Government considering bailout for cash-strapped Dublin Zoo

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The Government is considering a bailout for Dublin Zoo over fears the popular visitor attraction could be forced to close its gates due to the Covid-19 pandemic.

The move comes after the zoo issued a public appeal for financial support to save it from closure.

Dublin Zoo said it costs around €500,000 a month to feed and care for the animals, and warned it is running out of cash.

Director of the zoo, Dr Christoph Schwitzer, said the enforced closure due to Covid-19 and reduced visitor numbers when it was allowed to open have left it in “serious financial difficulty”.

By last night the appeal was on course to raise €1m from members of the public.

Discussions are also being held in Government about how to support the cash-strapped zoo. A senior source confirmed the Government wants to help the zoo and
is considering the best approach to take.

Speaking in the Dáil, Taoiseach Micheál Martin promised to act to ensure Dublin Zoo stays open so it’s available “for generations to come”.

Sinn Féin leader Mary Lou McDonald said the zoo’s closure would be “devastating” for local employment and tourism.

“The zoo is one of our key tourist attractions, not to mention the very special place that Dublin Zoo occupies for children and families for generations right across the island,” she added.

She suggested that a €500,000 fund for zoos is not enough and
appealed to Mr Martin to intervene.

She said the zoo doesn’t rely on public monies “but it needs help now”.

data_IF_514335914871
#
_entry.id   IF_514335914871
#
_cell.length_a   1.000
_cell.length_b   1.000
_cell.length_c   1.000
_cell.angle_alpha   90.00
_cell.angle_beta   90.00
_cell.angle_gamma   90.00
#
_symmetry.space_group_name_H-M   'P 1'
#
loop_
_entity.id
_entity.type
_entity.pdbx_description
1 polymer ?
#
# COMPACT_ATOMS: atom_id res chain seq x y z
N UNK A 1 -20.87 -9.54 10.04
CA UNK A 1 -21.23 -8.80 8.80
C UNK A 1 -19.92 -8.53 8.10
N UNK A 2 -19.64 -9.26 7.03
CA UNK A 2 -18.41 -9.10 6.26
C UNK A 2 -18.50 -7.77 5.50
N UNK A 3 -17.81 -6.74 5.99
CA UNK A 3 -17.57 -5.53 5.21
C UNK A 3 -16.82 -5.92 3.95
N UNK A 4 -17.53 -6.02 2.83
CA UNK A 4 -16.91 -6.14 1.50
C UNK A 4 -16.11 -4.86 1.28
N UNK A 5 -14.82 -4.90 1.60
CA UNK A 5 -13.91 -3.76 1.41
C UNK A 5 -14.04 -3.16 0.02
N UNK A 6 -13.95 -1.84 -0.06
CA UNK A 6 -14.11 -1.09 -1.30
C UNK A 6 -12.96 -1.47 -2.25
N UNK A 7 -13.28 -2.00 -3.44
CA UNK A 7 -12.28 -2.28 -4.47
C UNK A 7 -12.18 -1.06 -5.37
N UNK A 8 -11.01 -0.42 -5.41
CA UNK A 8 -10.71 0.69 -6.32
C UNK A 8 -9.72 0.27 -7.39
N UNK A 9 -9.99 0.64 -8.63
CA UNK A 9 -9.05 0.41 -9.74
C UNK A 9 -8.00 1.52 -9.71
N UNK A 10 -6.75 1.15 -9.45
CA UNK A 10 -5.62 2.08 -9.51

Mr Martin said: “The Government does not want Dublin Zoo to close.” He added that they
will “do everything we possibly can” to ensure it stays open.

“I’m working with the minister to make sure that happens,” he said.

He noted that Bertie Ahern, “to give him his due”, was involved in a very significant investment in the zoo when he was Taoiseach.

Mr Martin said it has been some time since the zoo benefited from State capital funding. “In my view, given the extraordinary circumstances of a global pandemic – a 100-year event – that Government has to intervene here and… work with Dublin Zoo to make sure that it is available for generations to come.

“I intend to act on that.”

He said the Government is also engaging with Fota Wildlife Park in Cork in its efforts to support the sector.

Dublin Zoo is currently closed to the public due to coronavirus regulations, but the animal care team is still
looking after more than 400 animals.

Dublin Lord Mayor Hazel Chu and Fair City star Rory Cowan were among those who ‘adopted’ animals at Dublin Zoo to support its fundraising drive.

The zoo has developed new ‘adoption packs’ and there are a range of animals to choose from, including elephant, red panda, gorilla, giraffe, rhino, penguin, okapi, lion, zebra, orangutan, wolf and snow leopard.

Ms Chu, who adopted an elephant, said: “It’s a Dublin institution, but quite a lot of people would have grown up with it as well. I would have grown up with the zoo, in a much smaller form. It is nice to have that space. You don’t expect it ever to not be there.”

Mr Cowan said: “I’ve just adopted four animals at Dublin Zoo. The zoo needs our help more than ever to stay open.”

Irish Independent

Source: Irish News